Cannabidiol: Background and Literature Review of Potential Treatments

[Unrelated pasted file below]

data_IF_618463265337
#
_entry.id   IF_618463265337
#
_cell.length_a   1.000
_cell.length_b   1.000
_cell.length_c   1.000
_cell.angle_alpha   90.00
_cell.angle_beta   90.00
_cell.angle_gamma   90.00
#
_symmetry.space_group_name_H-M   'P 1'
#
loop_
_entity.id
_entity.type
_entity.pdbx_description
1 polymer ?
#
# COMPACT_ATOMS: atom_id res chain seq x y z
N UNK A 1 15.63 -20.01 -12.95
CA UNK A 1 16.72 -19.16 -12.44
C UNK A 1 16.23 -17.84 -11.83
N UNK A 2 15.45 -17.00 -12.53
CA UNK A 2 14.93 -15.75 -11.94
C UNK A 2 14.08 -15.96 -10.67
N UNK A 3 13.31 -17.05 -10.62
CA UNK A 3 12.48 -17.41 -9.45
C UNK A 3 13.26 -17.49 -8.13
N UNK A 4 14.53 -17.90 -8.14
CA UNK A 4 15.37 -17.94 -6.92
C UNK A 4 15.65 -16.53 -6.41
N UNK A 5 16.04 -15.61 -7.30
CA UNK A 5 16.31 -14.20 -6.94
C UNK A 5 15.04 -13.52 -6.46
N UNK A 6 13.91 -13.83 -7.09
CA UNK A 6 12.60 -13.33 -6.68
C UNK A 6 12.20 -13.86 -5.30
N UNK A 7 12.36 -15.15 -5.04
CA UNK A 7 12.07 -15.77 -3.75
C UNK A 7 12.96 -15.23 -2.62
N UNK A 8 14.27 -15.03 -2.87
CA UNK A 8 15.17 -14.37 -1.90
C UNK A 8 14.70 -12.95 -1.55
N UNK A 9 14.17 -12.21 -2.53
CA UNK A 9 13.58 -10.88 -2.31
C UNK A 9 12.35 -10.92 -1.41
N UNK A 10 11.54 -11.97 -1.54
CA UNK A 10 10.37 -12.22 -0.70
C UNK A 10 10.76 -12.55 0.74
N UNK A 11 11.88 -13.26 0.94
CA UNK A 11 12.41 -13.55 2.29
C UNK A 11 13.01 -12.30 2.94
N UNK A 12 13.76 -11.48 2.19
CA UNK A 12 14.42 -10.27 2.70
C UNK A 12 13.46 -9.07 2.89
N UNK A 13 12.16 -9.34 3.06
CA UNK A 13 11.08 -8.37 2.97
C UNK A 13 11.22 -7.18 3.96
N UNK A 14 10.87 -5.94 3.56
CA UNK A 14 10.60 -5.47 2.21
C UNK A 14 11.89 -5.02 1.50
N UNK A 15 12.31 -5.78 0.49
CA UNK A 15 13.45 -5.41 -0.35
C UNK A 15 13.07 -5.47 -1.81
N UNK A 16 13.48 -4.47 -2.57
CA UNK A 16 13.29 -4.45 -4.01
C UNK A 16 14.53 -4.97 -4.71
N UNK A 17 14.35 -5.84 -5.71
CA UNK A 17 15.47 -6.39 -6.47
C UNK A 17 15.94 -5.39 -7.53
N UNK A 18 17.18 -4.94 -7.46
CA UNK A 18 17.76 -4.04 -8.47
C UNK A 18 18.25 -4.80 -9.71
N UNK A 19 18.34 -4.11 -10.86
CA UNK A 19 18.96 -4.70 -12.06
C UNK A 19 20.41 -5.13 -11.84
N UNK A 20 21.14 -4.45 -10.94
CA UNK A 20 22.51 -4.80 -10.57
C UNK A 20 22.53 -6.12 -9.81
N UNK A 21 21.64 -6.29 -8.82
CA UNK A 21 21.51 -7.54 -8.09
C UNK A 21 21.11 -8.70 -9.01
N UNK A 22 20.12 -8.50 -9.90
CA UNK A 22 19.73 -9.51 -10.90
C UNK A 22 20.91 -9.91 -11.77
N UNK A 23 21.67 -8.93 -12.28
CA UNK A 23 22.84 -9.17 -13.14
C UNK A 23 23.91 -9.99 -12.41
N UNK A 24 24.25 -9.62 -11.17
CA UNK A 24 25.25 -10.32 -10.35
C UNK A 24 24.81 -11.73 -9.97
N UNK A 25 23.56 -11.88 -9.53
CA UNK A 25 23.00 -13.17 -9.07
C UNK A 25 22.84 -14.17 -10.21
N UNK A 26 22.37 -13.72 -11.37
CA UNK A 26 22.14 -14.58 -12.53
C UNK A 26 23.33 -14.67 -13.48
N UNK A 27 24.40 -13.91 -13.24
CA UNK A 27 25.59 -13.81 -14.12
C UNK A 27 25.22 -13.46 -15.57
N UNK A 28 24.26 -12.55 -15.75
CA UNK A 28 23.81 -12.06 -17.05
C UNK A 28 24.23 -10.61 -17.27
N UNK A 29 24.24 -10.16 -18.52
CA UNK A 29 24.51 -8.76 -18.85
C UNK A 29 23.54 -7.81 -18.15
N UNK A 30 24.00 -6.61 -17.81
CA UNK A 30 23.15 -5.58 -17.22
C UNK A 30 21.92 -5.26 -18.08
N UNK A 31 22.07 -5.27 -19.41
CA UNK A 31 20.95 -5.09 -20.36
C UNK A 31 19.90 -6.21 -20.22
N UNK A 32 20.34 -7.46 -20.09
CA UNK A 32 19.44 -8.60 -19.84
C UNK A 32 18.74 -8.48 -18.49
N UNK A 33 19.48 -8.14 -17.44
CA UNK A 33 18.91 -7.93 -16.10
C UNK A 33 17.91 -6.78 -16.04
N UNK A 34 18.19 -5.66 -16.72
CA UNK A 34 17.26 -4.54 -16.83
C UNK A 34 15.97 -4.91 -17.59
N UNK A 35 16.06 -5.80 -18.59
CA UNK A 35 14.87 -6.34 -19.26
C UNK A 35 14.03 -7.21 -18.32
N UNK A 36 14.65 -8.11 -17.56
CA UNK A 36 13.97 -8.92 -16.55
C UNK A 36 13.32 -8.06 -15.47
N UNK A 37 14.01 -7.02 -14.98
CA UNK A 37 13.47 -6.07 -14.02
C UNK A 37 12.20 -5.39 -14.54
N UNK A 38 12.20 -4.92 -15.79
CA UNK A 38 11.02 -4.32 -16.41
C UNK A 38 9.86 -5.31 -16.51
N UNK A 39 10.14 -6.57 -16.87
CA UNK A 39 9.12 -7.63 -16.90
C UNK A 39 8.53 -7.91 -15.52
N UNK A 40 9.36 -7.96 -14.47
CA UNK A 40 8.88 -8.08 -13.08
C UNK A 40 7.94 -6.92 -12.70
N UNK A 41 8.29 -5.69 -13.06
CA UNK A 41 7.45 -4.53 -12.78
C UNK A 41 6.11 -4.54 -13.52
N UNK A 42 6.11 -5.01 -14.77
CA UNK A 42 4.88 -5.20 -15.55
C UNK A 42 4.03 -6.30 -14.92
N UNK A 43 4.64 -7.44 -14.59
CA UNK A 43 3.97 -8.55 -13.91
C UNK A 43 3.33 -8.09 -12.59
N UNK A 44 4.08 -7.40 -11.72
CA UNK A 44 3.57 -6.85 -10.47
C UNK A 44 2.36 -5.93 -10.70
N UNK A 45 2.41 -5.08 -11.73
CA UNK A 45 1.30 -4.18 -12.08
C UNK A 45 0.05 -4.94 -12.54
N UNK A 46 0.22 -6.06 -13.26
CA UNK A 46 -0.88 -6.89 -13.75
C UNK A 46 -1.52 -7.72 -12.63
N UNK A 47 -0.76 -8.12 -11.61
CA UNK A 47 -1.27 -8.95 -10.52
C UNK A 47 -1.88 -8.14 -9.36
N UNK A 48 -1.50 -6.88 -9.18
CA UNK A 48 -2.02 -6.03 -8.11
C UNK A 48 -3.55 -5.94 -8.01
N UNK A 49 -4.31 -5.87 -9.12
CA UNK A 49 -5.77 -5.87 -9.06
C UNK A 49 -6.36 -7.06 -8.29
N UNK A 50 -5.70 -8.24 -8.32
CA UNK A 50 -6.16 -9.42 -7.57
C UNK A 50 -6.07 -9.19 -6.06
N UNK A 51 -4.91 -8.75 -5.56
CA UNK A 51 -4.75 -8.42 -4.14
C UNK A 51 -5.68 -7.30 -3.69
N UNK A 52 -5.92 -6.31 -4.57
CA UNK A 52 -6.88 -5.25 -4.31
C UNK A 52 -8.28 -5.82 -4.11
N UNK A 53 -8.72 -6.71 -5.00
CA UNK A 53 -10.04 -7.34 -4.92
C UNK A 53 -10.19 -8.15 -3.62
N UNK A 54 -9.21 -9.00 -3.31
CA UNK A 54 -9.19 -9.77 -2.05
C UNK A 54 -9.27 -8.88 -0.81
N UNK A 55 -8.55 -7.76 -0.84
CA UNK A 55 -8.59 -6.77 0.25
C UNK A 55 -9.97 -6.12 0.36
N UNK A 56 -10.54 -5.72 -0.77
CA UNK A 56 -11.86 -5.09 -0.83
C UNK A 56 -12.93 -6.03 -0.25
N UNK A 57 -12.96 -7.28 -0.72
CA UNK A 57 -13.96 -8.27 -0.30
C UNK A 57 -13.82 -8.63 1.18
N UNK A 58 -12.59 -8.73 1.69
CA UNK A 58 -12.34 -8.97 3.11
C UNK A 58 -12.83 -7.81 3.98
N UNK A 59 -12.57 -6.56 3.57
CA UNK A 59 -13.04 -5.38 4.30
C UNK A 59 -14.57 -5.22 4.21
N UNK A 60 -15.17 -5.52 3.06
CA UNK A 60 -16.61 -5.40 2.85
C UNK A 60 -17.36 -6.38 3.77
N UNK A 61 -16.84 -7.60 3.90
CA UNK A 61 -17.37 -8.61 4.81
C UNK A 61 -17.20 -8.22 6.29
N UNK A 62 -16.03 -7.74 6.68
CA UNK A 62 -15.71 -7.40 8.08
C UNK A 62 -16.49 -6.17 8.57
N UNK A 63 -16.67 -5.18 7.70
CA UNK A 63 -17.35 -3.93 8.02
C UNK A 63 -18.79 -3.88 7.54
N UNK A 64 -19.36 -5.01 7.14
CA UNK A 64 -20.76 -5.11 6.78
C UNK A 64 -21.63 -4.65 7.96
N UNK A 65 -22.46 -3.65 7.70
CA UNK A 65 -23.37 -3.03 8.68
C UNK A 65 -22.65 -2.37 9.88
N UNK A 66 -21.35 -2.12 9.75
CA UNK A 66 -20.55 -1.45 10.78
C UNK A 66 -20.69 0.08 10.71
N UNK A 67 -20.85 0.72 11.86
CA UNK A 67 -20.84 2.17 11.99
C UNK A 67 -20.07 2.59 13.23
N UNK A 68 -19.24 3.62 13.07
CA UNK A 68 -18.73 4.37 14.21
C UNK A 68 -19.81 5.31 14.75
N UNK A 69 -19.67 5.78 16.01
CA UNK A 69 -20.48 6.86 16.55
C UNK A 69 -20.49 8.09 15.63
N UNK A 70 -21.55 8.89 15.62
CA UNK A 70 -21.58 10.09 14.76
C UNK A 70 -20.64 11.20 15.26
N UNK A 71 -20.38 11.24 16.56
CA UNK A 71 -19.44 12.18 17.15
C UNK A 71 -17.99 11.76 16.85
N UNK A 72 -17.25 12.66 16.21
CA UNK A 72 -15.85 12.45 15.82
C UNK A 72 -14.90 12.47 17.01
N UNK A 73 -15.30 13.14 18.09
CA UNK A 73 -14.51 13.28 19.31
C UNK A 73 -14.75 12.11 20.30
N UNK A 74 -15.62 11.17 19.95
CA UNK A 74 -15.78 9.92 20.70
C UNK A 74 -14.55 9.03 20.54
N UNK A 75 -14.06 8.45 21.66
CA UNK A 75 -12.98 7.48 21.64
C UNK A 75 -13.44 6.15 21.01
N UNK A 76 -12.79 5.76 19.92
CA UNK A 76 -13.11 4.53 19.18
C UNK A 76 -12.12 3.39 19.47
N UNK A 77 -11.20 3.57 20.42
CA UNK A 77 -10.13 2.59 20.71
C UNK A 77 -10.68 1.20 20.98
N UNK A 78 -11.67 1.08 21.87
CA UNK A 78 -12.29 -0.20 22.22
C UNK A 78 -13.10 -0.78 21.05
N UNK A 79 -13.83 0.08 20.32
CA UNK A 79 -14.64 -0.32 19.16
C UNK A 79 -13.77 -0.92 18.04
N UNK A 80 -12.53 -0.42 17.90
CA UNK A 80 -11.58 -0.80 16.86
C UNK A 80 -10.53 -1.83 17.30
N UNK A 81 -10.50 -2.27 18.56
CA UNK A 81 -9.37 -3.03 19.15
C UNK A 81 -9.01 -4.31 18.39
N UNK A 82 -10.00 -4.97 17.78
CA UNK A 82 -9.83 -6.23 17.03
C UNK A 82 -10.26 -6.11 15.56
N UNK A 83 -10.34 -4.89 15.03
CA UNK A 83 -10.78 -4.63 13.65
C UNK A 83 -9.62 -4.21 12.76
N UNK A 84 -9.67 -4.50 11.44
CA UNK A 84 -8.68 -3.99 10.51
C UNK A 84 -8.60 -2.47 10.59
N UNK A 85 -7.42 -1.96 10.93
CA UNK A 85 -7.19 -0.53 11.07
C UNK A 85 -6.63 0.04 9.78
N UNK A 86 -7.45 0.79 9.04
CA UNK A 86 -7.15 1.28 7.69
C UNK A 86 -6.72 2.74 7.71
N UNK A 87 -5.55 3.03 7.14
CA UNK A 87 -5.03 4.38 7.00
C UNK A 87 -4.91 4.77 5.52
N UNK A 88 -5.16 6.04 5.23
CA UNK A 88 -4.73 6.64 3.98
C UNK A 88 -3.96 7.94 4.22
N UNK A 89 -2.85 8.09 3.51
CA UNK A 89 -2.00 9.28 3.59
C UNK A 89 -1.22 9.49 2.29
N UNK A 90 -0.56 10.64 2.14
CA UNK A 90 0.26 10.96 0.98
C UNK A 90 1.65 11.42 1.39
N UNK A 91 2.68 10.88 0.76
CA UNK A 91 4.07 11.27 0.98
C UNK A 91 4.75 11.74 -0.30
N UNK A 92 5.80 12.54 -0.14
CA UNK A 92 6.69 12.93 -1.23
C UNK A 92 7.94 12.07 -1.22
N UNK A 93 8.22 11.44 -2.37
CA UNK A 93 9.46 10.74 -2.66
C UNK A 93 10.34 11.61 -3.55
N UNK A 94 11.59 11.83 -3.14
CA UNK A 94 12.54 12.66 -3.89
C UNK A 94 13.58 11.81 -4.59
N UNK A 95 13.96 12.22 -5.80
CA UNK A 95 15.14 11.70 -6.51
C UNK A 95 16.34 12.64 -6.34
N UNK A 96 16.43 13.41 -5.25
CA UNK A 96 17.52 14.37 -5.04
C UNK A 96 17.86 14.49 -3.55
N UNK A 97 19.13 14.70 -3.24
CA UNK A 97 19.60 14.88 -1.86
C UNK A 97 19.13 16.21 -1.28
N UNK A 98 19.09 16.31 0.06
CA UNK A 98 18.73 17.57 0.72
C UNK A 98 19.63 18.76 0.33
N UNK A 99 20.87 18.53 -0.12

Cannabidiol, commonly abbreviated CBD, is one of the hundreds of compounds present in the flowering cannabis plant, along with its more well-known structural isomer, Δ9-tetrahydrocannabinol or THC. CBD can be extracted from the plant and utilized in many forms, from topical oils to smokable flowers. Recently, availability, interest in and use of CBD across the nation have grown exponentially, with internet searches for CBD increasing 160% between 2017 and 2018 and 14% of Americans citing current CBD use. Users of this compound endorse numerous perceived benefits, including anxiolysis, analgesia and much more. Most users claim to employ CBD to treat specific medical conditions spanning from autoimmune, to psychiatric, to musculoskeletal. Evidence supports some of these reported effects in recent studies, as CBD has demonstrated anticonvulsant, antipsychotic and antinociceptive properties, among others. However, the implications of these findings are still in their infancy. As of June 2018, one FDA-approved pure CBD product for seizure treatment, Epidiolex®, is available for prescription use and many more are in various stages of testing. However, numerous safety and legal concerns remain regarding off-label and over-the-counter CBD usage. Physicians and other health care professionals are likely to encounter CBD use by their patients. As usage continues to grow, so does the duty of care providers to understand its role and serve as a source of evidence-based information for their community on this relevant health topic.